In operation, the Kalman filter 500 may be a seven state extended Kalman filter that processes up to ten measurements. The measurements may consist of the pseudorange errors from up to 8 GPS satellites obtained by subtracting the GPS provided pseudorange from the calculated pseudorange based on satellite location and location derived from the track database 550, heading errors obtained from subtracting the heading obtained from the track database 550 from the heading obtained from the gyro 530, and a position error which is generated when the train takes a switch or a well defined turn, by subtracting the estimated location of the turn as derived from the tachometer 520 from the location of the turn obtained from the track database 550. The output of the Kalman Filter 500 consists of the following error estimates:
position error along track, velocity error along track, heading error, gyro bias correction, tachometer scale factor error, GPS receiver clock error and GPS receiver clock frequency error. These error estimates are then fed back to the various sensors to make the appropriate corrections.
With continuing reference to FIG. 4, the LDS may use a specific method of track matching to determine which of several possible track paths a vehicle is travelling. For example, LDS uses GPS 510 to provide an approximate location of the vehicle. The track database 550 may then provide all track paths within a specified region of uncertainty for the approximate position of GPS 510. The specified region of uncertainty is a function of the Horizontal Dissolution of Precision (HDOP) of the GPS point solution. A separate Kalman filter is established for each possible track path contained within the region of uncertainty. As the vehicle travels down the track, each Kalman filter monitors the residuals in heading state. For each Kalman filter, as the residual difference between the heading from the track database 550 and from the gyro 530 exceed a predetermined threshold, that possible track path is eliminated. When all possible track paths are eliminated but one, the LDS declares that it has determined which track the vehicle is located and where on that track the vehicle is positioned. As the vehicle continues down the track, the Kalman filter 500 continues to identify the current region of uncertainty. When switches, identified in the track database 550, move into the current region of uncertainty, separate Kalman filters are established, one for each path. The turn out processor 540 retrieves from the track database the expected turn rate for each track path. The turn out processor 540 compares the turn rate from the gyro 530 with the expected turn rates from the track database 550 and compares the heading derived from the gyro 530 with the expected heading from the track database 550 to verify which track path the vehicle has taken. Once the turn out processor 540 has determined which track path the vehicle has taken, the filter for the other path is eliminated.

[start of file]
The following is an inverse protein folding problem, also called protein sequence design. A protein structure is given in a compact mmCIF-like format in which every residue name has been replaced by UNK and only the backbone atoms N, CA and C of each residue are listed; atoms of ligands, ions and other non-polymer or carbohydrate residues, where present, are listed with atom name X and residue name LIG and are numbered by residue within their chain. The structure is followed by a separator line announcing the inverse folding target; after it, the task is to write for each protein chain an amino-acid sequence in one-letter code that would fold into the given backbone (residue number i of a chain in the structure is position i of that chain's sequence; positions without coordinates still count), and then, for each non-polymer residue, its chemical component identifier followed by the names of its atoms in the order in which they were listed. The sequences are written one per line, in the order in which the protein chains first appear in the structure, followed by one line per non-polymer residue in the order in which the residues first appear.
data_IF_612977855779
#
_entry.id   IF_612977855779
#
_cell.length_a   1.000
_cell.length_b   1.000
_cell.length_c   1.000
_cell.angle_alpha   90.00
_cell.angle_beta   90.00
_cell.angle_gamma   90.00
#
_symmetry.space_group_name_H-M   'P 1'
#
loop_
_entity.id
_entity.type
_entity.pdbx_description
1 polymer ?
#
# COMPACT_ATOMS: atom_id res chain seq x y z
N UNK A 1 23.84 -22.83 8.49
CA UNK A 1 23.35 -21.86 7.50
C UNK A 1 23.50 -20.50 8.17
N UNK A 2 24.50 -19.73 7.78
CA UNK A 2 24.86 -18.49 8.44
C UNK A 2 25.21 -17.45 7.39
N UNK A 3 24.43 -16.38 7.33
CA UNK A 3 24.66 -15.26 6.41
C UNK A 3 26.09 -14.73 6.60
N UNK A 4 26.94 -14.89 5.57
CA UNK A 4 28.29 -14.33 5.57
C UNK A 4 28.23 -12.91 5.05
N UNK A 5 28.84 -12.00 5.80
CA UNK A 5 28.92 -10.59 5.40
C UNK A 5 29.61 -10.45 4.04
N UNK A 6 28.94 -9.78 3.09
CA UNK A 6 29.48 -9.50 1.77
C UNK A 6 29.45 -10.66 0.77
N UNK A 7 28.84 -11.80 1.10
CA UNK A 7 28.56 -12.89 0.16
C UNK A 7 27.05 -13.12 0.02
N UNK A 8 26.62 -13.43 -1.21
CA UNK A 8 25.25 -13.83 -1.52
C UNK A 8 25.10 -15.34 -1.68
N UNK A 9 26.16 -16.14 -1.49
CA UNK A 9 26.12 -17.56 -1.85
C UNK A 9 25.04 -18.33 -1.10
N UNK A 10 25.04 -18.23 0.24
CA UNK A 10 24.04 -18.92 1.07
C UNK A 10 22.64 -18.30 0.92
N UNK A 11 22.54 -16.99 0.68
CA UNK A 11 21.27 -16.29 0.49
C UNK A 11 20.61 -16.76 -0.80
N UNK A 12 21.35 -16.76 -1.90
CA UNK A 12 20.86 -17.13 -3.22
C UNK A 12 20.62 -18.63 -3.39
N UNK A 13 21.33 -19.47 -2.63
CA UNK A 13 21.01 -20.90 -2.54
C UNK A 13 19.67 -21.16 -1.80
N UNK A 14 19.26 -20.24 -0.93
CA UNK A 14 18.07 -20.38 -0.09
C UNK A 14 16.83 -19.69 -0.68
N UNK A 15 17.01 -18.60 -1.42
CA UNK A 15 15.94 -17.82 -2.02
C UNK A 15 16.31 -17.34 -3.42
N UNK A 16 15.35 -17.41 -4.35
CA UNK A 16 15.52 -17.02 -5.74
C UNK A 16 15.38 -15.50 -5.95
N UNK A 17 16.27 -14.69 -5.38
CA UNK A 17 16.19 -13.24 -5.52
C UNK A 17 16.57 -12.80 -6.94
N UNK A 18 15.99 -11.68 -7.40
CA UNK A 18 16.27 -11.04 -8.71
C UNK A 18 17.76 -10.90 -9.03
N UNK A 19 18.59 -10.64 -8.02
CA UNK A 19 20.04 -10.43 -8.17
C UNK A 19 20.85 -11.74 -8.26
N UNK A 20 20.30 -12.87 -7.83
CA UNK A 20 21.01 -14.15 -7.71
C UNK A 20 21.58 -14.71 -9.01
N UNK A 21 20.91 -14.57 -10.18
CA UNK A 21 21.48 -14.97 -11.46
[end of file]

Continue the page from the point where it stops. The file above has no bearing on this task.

This method of track matching enables the LDS to distinguish between multiple track paths similarly situated in close proximity. For example, in a meet and pass situation, one train may be directed on to a siding (which is parallel and adjacent to the main track) to allow another train to pass on the main track. Without a method to differentiate between the train locations on these two paths, the proximity detection system would initiate an unnecessary proximity alarm.
With reference to FIG. 5, the flow of data and signals through an LDS in accordance with one embodiment of the present invention may be illustrated by the simplified functional block diagram of FIG. 5. With reference to FIG. 5, the speed of the vehicle acts on the on board sensors within the Along Track Navigation function 800 to produce a change in position over a given time period. The change in position (along the track) during the time period can be applied to logic circuits 805 which update the last estimate of position along the track (latitude, longitude, heading, altitude) and the track database to determine an update position estimate (latitude, longitude and altitude) and an updated heading estimate. The position estimate may be converted to a three-axis, earth-centered estimate (X, Y, Z coordinates) and compared to an estimate of the position concurrently received from a GPS system 810. The two position estimates may be compared to develop pseudorange errors which are input to the Kalman filter.
Similarly, the heading estimate received from the track data base may be compared by a Heading Error process 815 to the heading obtained from the gyro. This heading error can likewise be provided as an input to the Kalman filter. Finally, the change in position (along the track) as determined by the tachometer and associated logic circuits may be provided to the Kalman filter.
A specific implementation of the LDS 310 in accordance with the present invention is illustrated in FIG. 6 in which similar elements to those in the system of FIG. 4 bear the same reference numeral. A gyro 530, such as a digital gyro, along with a gyro interface 620 may be fixedly mounted to a vehicle and provide signals indicating a rate of turn being experienced by the gyro (and the vehicle). The rate signals may be adjusted by a current gyro bias and rate error and integrated over time to provide an estimate of the current heading. The results of the heading determination may be correlated by a track correlator which compares the heading obtained from the gyro 530 to a heading expected from the curvature of the track (as obtained from the track database 550). The output of the track correlator 630 may include an estimate of the position error and a correlation coefficient which can be provided to the Kalman filter 500 and an identification (or confirmation) of the track over which the vehicle is running.